As the National Cherry Blossom Festival kicks off this week in Washington D.C., locals and tourists gather to enjoy the explosions of pink and white around the city and celebrate one of the most famous cultural festivals in the U.S.
Washington, D.C.’s biggest springtime tradition honors the cherry blossoms that were originally a gift from Japan in 1912. Currently, the blossoms have reached stage five of six in their peak blooming process.
Cherry blossom-themed sculptures and decor take over the city and are plastered all over public transportation and even residents’ porches.
The Japan Information and Culture Center is one of several places in D.C. honoring the history of the blossoms with Japanese artwork and haiku poetry created by D.C. students.
Artechouse, which bills itself as a center of immersive and tech experiences, is also displaying a seasonal exhibit for its sixth annual cherry blossom celebration, providing visitors with interactive springtime artwork.
“We’ve heard lots of things about the festival,” said Gemma Legard, a tourist from the U.K. seeing cherry blossoms for the first time. “So we thought something like this was a really good opportunity to kind of see it in a different way,” she continued.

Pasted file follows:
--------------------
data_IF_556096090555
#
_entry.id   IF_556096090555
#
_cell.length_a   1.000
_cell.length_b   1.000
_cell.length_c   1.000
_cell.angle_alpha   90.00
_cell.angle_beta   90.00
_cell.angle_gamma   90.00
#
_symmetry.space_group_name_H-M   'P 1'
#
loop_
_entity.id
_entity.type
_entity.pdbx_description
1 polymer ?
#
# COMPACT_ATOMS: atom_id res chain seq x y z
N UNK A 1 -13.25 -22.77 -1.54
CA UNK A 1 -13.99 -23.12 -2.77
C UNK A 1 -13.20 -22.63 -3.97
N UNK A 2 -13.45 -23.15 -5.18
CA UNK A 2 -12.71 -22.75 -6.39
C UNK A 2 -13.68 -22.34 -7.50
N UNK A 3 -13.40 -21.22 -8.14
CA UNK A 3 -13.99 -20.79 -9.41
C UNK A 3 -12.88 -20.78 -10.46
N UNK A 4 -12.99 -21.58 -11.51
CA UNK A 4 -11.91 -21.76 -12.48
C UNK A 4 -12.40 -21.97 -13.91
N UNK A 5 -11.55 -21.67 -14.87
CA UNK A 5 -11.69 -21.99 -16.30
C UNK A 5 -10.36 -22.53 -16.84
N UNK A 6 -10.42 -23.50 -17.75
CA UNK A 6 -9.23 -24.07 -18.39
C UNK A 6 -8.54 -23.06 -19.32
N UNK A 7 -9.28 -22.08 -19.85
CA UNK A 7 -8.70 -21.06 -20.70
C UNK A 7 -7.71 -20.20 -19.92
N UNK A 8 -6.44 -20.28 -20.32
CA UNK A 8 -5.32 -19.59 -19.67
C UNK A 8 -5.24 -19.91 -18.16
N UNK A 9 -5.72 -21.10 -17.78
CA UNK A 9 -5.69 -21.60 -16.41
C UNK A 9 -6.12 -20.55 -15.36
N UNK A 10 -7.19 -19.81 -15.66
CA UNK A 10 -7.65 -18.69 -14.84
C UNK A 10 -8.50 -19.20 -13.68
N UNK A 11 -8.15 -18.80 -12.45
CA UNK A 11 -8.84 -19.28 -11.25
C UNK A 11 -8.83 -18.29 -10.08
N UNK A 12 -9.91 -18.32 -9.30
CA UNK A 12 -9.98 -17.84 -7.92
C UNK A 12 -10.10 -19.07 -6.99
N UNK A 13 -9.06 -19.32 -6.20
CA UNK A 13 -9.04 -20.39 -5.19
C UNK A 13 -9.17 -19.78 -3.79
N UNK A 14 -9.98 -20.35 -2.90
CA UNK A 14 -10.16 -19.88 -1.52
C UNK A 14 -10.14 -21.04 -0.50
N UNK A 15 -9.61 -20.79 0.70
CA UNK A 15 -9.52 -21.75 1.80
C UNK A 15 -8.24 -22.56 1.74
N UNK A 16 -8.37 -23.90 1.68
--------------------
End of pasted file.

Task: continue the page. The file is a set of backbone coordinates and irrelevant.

People can also try cherry blossom-flavored food and drinks from several restaurants, bars, and cafes, including sushi, coffee, tea, ice cream, and other desserts.
Tourists like Kent and Janine Sullivan-Wiley, a couple from Connecticut, look forward to seeing the blooming cherry blossoms this time of year.
“It’s beautiful, it’s gorgeous,” said Kent.
“And it seems to put everybody in such a good mood. You know, everybody’s happy and excited and taking pictures,” added Janine.
The festival hosts its opening ceremony next weekend, followed by several events and activities throughout March, and finishes off with a parade before its official end on April 16.